Childhood obesity is a major public health concern in the US. More than a third of young children 2–5 years old are placed in nonrelative child care for the majority of the day, making the child care setting an important venue to spearhead obesity prevention. Much of the obesity research in child care has focused on center-based facilities, with emerging research on Family Child Care Homes (FCCHs)—child care operated in a home setting outside the child’s home. The purpose of this review was to assess the obesogenic attributes of the FCCH environment. A search of the PubMed, Embase, CINHAL, and PsycINFO electronic databases identified 3,281 citations; 35 eligible for full-text review, and 18 articles from 17 studies in the analysis. This review found a lack of comprehensive written nutrition and physical activity policies within FCCHs, lack of FCCH providers trained in nutrition and physical activity best practices, lack of adequate equipment and space for indoor and outdoor playtime activities in FCCHs, inaccurate nutrition-related beliefs and perceptions among FCCH providers, poor nutrition-related communication with families, and poor feeding practices. Future research focusing on interventions aimed at addressing these problem areas can contribute to obesity prevention.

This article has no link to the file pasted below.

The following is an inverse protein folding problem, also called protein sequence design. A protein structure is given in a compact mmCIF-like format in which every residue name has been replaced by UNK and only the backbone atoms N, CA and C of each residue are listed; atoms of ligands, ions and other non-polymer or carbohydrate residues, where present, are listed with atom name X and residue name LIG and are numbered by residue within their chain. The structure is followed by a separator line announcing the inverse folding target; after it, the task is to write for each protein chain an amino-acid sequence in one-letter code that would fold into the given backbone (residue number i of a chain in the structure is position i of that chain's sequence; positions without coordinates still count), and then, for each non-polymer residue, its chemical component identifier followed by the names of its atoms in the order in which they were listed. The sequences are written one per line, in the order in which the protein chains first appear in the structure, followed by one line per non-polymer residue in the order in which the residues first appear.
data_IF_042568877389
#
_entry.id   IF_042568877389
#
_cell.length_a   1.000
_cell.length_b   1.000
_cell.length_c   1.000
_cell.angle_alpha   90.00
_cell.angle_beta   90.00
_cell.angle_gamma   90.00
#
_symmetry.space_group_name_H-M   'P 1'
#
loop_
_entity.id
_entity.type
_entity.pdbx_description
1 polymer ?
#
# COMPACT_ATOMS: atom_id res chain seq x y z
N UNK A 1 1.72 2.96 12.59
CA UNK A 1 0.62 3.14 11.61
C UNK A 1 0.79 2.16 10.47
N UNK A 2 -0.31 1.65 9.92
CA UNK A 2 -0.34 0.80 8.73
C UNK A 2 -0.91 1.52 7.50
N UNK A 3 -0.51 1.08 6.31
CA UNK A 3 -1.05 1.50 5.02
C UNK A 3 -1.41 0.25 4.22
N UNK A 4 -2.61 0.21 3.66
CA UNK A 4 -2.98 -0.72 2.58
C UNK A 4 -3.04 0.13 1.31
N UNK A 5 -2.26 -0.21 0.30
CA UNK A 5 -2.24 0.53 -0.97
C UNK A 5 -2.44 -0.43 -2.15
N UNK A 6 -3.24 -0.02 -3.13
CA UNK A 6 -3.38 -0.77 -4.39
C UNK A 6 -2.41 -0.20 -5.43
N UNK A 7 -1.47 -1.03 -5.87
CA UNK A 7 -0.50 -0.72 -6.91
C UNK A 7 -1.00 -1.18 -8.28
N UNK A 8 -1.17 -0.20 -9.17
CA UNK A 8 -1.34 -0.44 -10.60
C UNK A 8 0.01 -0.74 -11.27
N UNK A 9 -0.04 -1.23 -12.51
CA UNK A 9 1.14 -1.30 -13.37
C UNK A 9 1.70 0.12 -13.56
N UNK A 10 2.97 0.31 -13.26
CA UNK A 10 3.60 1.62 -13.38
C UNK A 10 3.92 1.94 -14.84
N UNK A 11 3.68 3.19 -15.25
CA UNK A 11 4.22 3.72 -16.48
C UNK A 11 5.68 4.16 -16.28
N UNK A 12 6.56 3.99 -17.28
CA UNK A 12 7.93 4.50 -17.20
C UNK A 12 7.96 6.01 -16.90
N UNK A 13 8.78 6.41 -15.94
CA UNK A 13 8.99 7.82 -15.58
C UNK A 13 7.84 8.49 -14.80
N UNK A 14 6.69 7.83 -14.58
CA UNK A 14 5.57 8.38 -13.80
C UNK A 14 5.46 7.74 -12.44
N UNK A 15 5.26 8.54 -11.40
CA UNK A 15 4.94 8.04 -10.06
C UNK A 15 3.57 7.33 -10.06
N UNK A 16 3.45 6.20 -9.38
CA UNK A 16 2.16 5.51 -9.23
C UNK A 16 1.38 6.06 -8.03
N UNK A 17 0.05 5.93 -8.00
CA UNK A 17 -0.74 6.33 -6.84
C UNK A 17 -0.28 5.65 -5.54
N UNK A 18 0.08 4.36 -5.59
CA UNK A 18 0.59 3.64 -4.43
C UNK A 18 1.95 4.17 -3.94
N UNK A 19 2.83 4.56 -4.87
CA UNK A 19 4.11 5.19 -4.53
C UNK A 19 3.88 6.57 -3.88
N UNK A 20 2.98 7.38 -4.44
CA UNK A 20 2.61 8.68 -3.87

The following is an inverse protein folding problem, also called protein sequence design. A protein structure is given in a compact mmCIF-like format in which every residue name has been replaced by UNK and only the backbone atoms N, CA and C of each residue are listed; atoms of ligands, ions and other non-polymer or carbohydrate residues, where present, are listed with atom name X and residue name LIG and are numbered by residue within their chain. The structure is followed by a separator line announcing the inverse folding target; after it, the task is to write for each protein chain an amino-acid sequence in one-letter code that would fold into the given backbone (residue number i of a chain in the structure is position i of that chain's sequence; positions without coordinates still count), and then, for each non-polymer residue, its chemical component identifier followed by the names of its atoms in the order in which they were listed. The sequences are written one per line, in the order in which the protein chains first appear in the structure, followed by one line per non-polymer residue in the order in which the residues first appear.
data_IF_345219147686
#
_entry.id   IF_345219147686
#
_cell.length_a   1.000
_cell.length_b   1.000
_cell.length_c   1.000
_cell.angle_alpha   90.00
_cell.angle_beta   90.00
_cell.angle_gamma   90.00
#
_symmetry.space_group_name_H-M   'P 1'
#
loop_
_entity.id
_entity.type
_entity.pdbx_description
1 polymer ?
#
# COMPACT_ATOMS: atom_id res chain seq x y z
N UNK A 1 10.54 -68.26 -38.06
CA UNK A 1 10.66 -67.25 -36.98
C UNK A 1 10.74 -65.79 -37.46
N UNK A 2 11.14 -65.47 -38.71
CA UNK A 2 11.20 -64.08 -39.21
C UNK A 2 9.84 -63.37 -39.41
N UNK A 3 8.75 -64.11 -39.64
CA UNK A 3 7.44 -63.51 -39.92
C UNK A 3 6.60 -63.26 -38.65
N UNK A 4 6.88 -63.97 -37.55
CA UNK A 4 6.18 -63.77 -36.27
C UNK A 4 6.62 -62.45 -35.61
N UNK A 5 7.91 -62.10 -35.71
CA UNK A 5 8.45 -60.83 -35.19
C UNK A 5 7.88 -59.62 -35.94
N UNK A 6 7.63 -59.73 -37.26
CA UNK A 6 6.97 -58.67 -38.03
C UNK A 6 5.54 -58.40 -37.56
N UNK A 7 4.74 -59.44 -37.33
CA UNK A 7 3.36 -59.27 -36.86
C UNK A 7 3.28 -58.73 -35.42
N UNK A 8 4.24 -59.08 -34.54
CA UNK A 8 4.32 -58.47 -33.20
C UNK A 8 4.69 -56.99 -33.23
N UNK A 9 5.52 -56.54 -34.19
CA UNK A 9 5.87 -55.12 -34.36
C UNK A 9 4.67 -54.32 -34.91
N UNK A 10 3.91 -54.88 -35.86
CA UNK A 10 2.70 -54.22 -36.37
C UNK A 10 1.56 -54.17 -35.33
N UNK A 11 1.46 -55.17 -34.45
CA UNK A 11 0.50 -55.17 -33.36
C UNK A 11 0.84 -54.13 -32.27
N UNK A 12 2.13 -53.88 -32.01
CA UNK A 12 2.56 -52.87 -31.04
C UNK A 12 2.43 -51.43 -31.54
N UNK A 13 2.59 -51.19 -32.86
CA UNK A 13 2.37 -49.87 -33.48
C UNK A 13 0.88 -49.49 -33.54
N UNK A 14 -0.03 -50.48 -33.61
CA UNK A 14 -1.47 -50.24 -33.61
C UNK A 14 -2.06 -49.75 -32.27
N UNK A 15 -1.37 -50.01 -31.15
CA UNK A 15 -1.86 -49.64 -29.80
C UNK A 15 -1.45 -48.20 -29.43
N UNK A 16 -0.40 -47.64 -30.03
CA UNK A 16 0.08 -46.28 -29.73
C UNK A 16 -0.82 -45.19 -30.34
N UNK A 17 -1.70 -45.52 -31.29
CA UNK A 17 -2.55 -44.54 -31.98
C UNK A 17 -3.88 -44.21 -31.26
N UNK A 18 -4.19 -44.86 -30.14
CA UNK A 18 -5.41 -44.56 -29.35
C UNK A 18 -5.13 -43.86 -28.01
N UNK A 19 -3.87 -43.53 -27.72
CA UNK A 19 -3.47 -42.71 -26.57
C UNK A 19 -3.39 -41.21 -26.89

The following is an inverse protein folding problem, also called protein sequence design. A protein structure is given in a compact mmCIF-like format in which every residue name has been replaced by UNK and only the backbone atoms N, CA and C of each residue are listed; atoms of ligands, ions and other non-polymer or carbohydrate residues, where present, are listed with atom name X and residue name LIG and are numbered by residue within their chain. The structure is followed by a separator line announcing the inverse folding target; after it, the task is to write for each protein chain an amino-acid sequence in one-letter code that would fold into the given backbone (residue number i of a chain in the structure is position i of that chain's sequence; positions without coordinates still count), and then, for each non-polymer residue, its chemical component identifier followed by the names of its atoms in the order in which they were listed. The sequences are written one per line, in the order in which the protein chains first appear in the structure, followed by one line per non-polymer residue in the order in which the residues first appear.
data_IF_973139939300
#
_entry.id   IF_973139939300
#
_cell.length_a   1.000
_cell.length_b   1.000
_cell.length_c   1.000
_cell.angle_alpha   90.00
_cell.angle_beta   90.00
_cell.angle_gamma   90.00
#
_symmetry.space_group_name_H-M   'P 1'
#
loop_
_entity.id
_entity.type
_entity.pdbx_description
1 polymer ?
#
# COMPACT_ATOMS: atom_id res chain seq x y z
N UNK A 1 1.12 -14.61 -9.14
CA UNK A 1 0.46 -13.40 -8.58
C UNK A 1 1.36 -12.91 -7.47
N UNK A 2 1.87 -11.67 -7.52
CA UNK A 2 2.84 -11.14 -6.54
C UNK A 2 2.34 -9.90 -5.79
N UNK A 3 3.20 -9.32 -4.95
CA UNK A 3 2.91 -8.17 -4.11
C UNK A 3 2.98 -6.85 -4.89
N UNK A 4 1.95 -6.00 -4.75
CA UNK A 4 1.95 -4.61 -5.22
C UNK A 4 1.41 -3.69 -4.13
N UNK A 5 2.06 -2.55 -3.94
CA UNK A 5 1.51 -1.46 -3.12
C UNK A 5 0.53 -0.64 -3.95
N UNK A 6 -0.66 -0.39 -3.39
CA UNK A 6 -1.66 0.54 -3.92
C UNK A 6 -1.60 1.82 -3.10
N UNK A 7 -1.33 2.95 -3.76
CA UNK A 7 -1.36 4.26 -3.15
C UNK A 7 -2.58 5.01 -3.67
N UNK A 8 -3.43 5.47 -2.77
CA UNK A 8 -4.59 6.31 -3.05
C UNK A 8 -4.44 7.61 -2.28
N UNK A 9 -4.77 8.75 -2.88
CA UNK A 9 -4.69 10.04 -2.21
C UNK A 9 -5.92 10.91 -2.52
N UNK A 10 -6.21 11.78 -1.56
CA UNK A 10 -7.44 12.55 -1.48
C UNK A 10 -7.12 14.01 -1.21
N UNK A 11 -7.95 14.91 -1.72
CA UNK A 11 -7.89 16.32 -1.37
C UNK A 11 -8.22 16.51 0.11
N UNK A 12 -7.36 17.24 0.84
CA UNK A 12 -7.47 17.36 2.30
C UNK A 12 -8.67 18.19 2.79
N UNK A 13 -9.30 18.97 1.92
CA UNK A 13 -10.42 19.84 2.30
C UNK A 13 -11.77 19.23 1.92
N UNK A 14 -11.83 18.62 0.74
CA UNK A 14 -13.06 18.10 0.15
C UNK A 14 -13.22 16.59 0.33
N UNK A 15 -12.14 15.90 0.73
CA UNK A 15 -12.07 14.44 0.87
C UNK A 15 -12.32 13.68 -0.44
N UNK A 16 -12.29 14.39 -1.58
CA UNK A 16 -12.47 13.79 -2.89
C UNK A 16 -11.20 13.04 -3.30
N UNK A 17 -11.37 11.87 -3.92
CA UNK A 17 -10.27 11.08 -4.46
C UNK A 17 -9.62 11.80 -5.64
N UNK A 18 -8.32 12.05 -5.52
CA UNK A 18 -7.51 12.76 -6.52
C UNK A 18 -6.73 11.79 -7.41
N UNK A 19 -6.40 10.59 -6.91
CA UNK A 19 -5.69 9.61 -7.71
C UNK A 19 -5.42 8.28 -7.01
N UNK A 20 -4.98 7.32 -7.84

Francis, L., Shodeinde, L., Black, M. M., & Allen, J. (2018). Examining the Obesogenic Attributes of the Family Child Care Home Environment: A Literature Review. Journal of Obesity. Hindawi Limited. https://doi.org/10.1155/2018/3490651